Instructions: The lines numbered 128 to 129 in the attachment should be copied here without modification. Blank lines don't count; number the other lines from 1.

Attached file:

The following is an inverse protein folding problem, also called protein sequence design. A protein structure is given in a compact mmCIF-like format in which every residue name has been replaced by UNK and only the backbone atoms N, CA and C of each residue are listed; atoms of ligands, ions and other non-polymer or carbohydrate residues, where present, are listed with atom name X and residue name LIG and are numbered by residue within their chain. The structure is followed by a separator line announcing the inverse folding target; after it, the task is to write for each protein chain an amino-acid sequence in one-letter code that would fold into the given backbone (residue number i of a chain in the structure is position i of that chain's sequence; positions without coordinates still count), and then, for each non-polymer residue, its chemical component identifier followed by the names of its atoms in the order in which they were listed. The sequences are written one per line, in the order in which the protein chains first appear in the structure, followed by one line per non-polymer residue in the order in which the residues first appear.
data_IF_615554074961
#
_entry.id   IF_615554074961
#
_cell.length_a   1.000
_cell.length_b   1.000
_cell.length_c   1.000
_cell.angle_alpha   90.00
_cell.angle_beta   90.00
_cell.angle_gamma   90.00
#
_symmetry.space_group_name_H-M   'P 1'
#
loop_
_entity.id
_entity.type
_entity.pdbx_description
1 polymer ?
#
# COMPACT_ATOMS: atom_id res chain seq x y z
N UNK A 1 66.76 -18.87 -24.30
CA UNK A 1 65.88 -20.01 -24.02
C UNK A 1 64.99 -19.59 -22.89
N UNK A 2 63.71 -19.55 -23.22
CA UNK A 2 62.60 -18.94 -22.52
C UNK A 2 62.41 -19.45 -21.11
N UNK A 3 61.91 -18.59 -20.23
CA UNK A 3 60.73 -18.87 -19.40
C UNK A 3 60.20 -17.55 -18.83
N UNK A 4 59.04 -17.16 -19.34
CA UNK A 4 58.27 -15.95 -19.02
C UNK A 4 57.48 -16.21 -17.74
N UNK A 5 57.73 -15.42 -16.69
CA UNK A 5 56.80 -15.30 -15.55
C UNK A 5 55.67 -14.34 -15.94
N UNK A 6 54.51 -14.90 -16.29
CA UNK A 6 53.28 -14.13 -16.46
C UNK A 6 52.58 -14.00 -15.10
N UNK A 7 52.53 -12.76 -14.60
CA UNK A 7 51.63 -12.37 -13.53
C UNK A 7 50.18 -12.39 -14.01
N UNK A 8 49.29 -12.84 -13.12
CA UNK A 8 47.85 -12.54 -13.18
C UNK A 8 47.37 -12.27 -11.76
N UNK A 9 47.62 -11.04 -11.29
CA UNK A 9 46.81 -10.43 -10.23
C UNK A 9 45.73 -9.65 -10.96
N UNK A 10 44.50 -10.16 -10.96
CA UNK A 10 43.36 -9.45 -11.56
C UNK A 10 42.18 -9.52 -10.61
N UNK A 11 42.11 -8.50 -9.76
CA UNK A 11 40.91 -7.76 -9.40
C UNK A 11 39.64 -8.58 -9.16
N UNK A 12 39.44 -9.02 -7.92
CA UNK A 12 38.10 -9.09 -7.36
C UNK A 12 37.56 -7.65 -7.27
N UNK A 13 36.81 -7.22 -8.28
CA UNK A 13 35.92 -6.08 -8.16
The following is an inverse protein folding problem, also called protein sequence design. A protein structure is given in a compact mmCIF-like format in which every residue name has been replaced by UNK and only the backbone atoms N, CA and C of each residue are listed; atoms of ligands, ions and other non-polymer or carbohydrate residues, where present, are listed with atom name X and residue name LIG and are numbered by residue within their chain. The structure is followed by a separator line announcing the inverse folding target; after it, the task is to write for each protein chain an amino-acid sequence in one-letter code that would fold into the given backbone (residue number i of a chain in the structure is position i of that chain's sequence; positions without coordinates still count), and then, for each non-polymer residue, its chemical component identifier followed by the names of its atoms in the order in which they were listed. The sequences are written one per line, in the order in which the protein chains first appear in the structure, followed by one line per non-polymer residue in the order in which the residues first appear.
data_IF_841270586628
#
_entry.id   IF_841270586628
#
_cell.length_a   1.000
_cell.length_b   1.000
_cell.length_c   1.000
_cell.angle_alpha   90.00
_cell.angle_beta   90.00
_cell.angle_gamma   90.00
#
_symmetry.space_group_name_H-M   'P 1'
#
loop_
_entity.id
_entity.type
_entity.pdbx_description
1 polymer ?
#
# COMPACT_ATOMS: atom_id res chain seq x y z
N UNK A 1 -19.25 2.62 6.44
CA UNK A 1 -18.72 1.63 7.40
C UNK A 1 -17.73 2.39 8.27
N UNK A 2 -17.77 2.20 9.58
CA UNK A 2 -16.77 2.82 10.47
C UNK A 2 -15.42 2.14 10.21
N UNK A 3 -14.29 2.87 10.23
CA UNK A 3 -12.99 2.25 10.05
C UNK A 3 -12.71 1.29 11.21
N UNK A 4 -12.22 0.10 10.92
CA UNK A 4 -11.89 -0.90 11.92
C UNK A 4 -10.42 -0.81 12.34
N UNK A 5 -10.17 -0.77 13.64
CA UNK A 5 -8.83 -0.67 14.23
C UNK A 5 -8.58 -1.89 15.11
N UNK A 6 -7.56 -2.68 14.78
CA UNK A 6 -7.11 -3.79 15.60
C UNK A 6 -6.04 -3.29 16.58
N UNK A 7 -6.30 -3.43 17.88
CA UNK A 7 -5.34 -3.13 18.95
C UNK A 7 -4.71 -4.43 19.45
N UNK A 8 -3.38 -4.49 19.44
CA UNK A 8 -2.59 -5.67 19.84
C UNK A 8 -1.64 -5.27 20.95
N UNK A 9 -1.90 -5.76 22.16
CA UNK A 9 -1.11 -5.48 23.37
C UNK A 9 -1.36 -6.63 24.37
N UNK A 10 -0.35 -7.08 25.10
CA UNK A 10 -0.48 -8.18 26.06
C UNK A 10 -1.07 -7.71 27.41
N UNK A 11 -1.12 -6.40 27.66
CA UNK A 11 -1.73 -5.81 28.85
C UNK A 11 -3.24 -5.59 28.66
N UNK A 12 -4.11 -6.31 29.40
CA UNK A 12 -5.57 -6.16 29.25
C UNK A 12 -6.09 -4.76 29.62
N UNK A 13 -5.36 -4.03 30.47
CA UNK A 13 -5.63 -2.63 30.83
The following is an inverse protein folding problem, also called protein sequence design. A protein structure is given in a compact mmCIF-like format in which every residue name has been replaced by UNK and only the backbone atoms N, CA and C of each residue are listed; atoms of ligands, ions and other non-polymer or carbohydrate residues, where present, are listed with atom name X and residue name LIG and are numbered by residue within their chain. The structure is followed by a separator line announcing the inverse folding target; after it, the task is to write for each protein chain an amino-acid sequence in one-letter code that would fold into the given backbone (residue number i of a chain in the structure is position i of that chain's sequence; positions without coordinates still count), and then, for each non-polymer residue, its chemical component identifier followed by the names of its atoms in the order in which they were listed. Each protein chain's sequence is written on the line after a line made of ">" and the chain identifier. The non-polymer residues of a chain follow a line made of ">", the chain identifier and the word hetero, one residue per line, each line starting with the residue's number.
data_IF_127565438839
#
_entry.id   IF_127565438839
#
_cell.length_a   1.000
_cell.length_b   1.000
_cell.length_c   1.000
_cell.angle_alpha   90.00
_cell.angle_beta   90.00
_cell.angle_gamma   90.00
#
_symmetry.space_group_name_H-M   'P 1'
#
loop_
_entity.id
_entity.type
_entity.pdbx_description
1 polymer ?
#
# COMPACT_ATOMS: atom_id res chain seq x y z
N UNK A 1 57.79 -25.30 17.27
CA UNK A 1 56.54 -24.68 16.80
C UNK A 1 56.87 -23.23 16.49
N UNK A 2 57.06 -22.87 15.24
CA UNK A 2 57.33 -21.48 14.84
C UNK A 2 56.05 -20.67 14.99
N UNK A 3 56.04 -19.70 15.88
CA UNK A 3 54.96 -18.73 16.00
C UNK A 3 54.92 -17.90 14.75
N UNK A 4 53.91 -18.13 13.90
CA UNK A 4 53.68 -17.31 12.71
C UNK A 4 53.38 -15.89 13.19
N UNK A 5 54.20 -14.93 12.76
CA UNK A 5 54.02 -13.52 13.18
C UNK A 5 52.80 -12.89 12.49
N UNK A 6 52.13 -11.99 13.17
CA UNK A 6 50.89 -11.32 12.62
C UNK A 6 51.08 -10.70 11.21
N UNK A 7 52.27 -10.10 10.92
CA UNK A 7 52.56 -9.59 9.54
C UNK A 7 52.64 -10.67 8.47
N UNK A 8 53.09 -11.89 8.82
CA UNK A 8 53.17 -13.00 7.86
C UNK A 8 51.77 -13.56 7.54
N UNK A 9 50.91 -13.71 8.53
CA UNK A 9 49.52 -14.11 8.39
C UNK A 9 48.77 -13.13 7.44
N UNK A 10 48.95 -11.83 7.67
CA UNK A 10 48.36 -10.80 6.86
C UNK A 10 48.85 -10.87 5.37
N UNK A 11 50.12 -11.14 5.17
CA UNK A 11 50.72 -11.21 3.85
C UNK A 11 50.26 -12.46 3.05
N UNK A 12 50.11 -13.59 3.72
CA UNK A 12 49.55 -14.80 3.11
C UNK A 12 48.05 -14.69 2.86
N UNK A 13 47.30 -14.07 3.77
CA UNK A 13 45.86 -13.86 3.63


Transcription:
_cell.angle_beta   90.00
_cell.angle_gamma   90.00